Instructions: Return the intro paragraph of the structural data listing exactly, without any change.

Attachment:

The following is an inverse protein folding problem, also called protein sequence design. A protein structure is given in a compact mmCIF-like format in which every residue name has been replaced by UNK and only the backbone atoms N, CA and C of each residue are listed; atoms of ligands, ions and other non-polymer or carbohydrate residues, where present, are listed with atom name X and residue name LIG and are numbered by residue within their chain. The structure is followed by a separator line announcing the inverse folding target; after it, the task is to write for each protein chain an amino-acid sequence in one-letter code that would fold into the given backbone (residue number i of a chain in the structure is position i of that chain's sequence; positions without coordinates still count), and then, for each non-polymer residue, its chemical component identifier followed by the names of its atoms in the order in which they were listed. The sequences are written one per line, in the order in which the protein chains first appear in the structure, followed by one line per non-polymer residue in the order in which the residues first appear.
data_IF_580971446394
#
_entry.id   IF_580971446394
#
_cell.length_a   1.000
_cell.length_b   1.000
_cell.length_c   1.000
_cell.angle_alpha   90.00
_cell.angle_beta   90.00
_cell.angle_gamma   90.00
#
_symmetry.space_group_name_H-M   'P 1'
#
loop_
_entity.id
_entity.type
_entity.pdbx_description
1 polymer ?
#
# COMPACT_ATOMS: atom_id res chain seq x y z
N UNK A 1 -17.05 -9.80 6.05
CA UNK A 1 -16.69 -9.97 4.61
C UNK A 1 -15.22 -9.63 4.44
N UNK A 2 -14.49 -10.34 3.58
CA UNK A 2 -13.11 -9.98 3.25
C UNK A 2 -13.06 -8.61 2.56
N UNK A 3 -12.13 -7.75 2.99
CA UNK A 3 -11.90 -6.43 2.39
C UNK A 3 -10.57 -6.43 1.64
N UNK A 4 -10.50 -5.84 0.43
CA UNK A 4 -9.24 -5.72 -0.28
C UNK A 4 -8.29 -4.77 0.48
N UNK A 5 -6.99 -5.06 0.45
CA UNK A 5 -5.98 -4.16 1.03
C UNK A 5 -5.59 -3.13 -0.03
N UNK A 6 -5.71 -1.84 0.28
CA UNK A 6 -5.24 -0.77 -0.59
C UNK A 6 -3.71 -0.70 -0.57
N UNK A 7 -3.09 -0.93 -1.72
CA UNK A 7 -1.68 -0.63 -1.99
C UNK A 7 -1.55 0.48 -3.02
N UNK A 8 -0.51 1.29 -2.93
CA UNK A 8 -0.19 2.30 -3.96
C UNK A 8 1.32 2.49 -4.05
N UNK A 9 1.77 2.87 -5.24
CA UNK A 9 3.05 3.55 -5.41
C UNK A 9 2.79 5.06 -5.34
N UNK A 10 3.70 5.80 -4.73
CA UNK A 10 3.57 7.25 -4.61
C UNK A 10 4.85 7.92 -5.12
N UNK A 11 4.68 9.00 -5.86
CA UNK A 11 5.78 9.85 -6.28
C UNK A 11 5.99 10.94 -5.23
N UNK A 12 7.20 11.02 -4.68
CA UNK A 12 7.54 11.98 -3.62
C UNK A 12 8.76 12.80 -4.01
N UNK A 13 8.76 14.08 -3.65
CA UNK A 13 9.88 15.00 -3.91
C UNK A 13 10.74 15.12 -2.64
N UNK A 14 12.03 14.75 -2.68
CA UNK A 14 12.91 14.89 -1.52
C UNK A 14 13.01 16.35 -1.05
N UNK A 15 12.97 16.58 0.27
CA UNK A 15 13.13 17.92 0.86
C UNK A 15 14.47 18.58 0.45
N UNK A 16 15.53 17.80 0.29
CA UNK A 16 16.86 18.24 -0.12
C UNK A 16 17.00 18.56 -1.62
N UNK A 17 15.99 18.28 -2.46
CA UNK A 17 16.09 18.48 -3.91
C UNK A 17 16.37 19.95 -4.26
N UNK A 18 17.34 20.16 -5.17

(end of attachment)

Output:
The following is an inverse protein folding problem, also called protein sequence design. A protein structure is given in a compact mmCIF-like format in which every residue name has been replaced by UNK and only the backbone atoms N, CA and C of each residue are listed; atoms of ligands, ions and other non-polymer or carbohydrate residues, where present, are listed with atom name X and residue name LIG and are numbered by residue within their chain. The structure is followed by a separator line announcing the inverse folding target; after it, the task is to write for each protein chain an amino-acid sequence in one-letter code that would fold into the given backbone (residue number i of a chain in the structure is position i of that chain's sequence; positions without coordinates still count), and then, for each non-polymer residue, its chemical component identifier followed by the names of its atoms in the order in which they were listed. The sequences are written one per line, in the order in which the protein chains first appear in the structure, followed by one line per non-polymer residue in the order in which the residues first appear.